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Knowledge, Attitudes, and Practices of Cancer Patients Towards COVID-19: A Cross-Sectional Study in Central Nepal

Authors Sah GS, Shrestha G, Dhakal A, Mulmi R, Sapkota A, Poudel S

Received 13 July 2020

Accepted for publication 1 October 2020

Published 15 October 2020 Volume 2020:12 Pages 10173—10180

DOI https://doi.org/10.2147/CMAR.S271910

Checked for plagiarism Yes

Review by Single anonymous peer review

Peer reviewer comments 3

Editor who approved publication: Professor Harikrishna Nakshatri


Guru Sharan Sah,1,* Gambhir Shrestha,2,* Aayush Dhakal,3 Rashmi Mulmi,4 Ashok Sapkota,1 Shivaji Poudel5

1Department of Medical Oncology, B.P. Koirala Memorial Cancer Hospital, Bharatpur, Chitwan, Nepal; 2Department of Community Medicine, Maharajgunj Medical Campus, Institute of Medicine, Tribhuvan University, Maharajgunj, Kathmandu, Nepal; 3Bharatpur Central Hospital, Bharatpur, Chitwan, Nepal; 4Department of Cancer Prevention, Control and Research, B.P. Koirala Memorial Cancer Hospital, Bharatpur, Chitwan, Nepal; 5Department of Radiation Oncology, B.P. Koirala Memorial Cancer Hospital, Bharatpur, Chitwan, Nepal

*These authors contributed equally to this work

Correspondence: Gambhir Shrestha Department of Community Medicine
Maharajgunj Medical Campus, Institute of Medicine, Tribhuvan University, Maharajgunj, Kathmandu, Nepal
Tel +977 9841654909
Email [email protected]

Introduction: Cancer patients are at higher risk of COVID-19 infection as they are highly immunocompromised. The patients’ adherence to control measures is affected by their knowledge, attitudes, and practices (KAP) towards COVID-19. This study assesses the KAP towards COVID-19 among the admitted cancer patients in Nepal and is first of its kind.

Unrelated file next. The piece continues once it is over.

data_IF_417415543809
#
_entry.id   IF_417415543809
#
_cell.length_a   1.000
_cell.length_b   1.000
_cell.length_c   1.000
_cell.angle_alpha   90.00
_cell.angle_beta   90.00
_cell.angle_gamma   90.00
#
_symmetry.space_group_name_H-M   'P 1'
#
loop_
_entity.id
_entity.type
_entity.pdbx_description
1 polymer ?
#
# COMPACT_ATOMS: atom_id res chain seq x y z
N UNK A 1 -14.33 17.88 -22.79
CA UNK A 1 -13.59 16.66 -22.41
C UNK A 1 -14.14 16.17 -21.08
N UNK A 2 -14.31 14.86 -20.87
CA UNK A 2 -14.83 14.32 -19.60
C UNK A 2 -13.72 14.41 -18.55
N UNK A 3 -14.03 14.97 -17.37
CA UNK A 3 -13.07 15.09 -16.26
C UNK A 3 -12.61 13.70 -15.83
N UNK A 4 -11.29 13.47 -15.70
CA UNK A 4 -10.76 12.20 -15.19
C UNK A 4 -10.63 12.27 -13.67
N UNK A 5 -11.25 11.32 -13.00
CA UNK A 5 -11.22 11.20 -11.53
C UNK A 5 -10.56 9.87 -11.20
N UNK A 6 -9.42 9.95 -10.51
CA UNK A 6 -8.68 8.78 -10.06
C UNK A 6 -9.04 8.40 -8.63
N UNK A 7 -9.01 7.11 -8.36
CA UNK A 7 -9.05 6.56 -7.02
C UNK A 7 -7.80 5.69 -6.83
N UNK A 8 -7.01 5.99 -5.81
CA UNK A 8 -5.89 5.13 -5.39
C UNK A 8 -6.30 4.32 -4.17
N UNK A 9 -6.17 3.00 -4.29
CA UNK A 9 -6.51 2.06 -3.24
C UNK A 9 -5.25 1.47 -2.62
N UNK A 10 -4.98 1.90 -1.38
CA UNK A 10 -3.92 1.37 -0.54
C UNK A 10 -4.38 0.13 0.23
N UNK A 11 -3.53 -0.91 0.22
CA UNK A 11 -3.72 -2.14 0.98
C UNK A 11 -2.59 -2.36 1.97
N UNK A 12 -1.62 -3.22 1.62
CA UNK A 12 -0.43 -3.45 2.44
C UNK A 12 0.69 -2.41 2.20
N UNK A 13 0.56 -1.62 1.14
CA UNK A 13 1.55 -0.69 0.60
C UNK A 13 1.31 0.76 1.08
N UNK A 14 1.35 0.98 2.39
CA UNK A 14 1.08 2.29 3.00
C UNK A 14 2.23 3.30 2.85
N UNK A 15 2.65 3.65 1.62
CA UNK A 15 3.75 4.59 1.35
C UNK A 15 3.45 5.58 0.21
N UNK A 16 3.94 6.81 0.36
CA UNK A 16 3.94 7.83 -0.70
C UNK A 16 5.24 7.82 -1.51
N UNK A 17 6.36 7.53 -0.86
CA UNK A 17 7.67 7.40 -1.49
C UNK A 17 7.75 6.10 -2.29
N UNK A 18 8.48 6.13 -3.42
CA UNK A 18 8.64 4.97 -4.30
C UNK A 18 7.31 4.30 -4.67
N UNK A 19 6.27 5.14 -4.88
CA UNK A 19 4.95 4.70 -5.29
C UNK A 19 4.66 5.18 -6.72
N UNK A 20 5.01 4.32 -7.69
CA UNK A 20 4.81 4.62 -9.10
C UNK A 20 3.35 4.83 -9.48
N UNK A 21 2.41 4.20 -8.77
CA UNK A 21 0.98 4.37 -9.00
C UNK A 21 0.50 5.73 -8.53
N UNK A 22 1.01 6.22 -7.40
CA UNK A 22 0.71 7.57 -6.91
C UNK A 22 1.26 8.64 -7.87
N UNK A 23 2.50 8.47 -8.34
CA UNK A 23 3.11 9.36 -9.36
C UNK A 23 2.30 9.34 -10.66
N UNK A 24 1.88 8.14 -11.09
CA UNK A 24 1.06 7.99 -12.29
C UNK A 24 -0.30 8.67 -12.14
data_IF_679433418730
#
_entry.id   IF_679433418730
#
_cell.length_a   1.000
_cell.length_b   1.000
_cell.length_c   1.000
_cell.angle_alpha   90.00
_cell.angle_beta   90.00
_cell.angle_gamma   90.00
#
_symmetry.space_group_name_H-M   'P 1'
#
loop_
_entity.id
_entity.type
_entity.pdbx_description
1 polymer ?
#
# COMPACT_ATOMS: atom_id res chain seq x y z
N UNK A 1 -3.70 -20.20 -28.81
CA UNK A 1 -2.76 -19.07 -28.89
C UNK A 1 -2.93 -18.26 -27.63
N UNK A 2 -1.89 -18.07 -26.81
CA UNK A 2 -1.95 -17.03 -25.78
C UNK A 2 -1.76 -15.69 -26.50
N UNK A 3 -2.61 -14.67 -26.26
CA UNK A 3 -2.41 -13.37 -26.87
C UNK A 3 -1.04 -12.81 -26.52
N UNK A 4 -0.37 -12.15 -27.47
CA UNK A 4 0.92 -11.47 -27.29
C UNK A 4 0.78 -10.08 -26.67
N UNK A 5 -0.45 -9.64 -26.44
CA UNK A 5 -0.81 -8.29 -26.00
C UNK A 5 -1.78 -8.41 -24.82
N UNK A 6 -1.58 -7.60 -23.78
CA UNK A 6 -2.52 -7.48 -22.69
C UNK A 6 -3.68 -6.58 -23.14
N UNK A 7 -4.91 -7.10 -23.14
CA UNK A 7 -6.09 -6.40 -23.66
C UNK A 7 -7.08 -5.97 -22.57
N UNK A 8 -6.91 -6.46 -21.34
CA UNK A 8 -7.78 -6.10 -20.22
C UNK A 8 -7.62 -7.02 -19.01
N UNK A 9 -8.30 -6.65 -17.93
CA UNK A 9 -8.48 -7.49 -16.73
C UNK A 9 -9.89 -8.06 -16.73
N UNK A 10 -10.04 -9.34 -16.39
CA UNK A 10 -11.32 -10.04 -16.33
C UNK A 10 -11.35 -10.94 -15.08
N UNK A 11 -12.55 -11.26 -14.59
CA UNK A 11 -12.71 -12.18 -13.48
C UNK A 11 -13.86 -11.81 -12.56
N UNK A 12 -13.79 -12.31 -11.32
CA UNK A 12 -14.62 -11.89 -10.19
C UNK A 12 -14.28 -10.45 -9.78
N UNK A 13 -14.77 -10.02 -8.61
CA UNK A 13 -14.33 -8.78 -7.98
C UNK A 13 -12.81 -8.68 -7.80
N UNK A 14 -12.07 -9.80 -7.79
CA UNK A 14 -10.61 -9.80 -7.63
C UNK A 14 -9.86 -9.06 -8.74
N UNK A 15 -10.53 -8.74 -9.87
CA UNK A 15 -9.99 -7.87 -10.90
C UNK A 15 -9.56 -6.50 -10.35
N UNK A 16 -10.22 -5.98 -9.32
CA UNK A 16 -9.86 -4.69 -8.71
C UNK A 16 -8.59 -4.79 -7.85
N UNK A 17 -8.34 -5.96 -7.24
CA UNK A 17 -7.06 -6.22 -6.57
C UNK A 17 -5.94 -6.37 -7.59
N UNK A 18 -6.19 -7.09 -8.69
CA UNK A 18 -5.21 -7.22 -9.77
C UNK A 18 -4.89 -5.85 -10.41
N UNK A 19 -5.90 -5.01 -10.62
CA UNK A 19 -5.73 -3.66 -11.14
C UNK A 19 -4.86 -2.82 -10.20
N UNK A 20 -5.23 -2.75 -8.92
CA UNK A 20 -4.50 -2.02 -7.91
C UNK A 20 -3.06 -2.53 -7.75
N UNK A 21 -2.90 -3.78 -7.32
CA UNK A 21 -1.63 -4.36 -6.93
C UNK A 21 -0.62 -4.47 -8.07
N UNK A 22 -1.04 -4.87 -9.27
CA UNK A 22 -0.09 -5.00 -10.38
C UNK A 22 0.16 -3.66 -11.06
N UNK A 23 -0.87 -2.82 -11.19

Patients and Methods: A cross-sectional study was conducted among the 224 admitted cancer patients in B.P. Koirala Memorial Cancer Hospital, Chitwan, Nepal, between April 20 and May 20, 2020, which was the early phase of the lockdown due to COVID-19. The study was conducted via face-to-face interviews taking optimum precautions. The research used a semi-structured questionnaire consisting of demographic characteristics, cancer-related information, 14 knowledge items, 4 attitude items, and 10 practice items. Independent sample t-tests and one-way analysis of variance were used to assess the association of knowledge with demographic characteristics.
Results: The overall correct response rate of the knowledge component of the questionnaire was 79.4%. Most of the participants (89.7%) had a positive attitude towards accepting isolation if they had the COVID-19 infection. Only 4.5% reported that they had visited the crowded places recently. More than 98% of the patients were found to be compliant with the recommended preventive behaviors such as using the face mask, avoiding touching the eyes, nose, and mouth, washing the hands more than usual, and avoiding close contact with other patients or the caretakers not using the face masks. A total of 21.9% of respondents were using the same face mask for more than 3 days. Male gender, younger age group, and higher education were the positive predictors of knowledge regarding COVID-19.
Conclusion: The overwhelming majority of the cancer patients had a good knowledge of COVID-19 and maintained positive attitudes and practice towards it. When tailored health education programs are planned, age, gender, and educational status should be taken into a consideration.

Keywords: COVID-19, neoplasms, knowledge, attitudes and practice, Nepal

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